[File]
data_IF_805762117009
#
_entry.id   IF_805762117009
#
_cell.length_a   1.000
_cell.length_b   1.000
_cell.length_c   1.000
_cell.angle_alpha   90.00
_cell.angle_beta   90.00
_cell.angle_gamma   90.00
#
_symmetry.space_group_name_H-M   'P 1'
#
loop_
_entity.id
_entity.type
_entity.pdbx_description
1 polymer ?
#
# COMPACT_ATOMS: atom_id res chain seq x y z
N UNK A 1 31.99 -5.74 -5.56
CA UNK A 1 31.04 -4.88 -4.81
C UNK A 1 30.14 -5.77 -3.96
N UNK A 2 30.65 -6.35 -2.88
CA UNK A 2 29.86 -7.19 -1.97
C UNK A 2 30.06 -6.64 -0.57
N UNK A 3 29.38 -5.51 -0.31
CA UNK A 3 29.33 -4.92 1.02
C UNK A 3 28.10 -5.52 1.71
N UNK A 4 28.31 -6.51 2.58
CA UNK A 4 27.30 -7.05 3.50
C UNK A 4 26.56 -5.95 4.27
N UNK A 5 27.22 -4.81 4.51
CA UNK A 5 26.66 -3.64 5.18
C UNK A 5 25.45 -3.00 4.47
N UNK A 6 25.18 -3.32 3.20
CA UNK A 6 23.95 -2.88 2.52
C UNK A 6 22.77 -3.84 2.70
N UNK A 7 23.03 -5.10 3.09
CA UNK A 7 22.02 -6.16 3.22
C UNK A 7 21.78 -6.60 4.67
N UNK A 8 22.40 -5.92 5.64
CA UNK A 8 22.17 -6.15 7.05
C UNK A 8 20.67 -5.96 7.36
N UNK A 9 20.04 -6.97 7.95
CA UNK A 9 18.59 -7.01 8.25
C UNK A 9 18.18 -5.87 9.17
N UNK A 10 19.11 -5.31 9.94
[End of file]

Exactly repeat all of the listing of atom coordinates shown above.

data_IF_805762117009
#
_entry.id   IF_805762117009
#
_cell.length_a   1.000
_cell.length_b   1.000
_cell.length_c   1.000
_cell.angle_alpha   90.00
_cell.angle_beta   90.00
_cell.angle_gamma   90.00
#
_symmetry.space_group_name_H-M   'P 1'
#
loop_
_entity.id
_entity.type
_entity.pdbx_description
1 polymer ?
#
# COMPACT_ATOMS: atom_id res chain seq x y z
N UNK A 1 31.99 -5.74 -5.56
CA UNK A 1 31.04 -4.88 -4.81
C UNK A 1 30.14 -5.77 -3.96
N UNK A 2 30.65 -6.35 -2.88
CA UNK A 2 29.86 -7.19 -1.97
C UNK A 2 30.06 -6.64 -0.57
N UNK A 3 29.38 -5.51 -0.31
CA UNK A 3 29.33 -4.92 1.02
C UNK A 3 28.10 -5.52 1.71
N UNK A 4 28.31 -6.51 2.58
CA UNK A 4 27.30 -7.05 3.50
C UNK A 4 26.56 -5.95 4.27
N UNK A 5 27.22 -4.81 4.51
CA UNK A 5 26.66 -3.64 5.18
C UNK A 5 25.45 -3.00 4.47
N UNK A 6 25.18 -3.32 3.20
CA UNK A 6 23.95 -2.88 2.52
C UNK A 6 22.77 -3.84 2.70
N UNK A 7 23.03 -5.10 3.09
CA UNK A 7 22.02 -6.16 3.22
C UNK A 7 21.78 -6.60 4.67
N UNK A 8 22.40 -5.92 5.64
CA UNK A 8 22.17 -6.15 7.05
C UNK A 8 20.67 -5.96 7.36
N UNK A 9 20.04 -6.97 7.95
CA UNK A 9 18.59 -7.01 8.25
C UNK A 9 18.18 -5.87 9.17
N UNK A 10 19.11 -5.31 9.94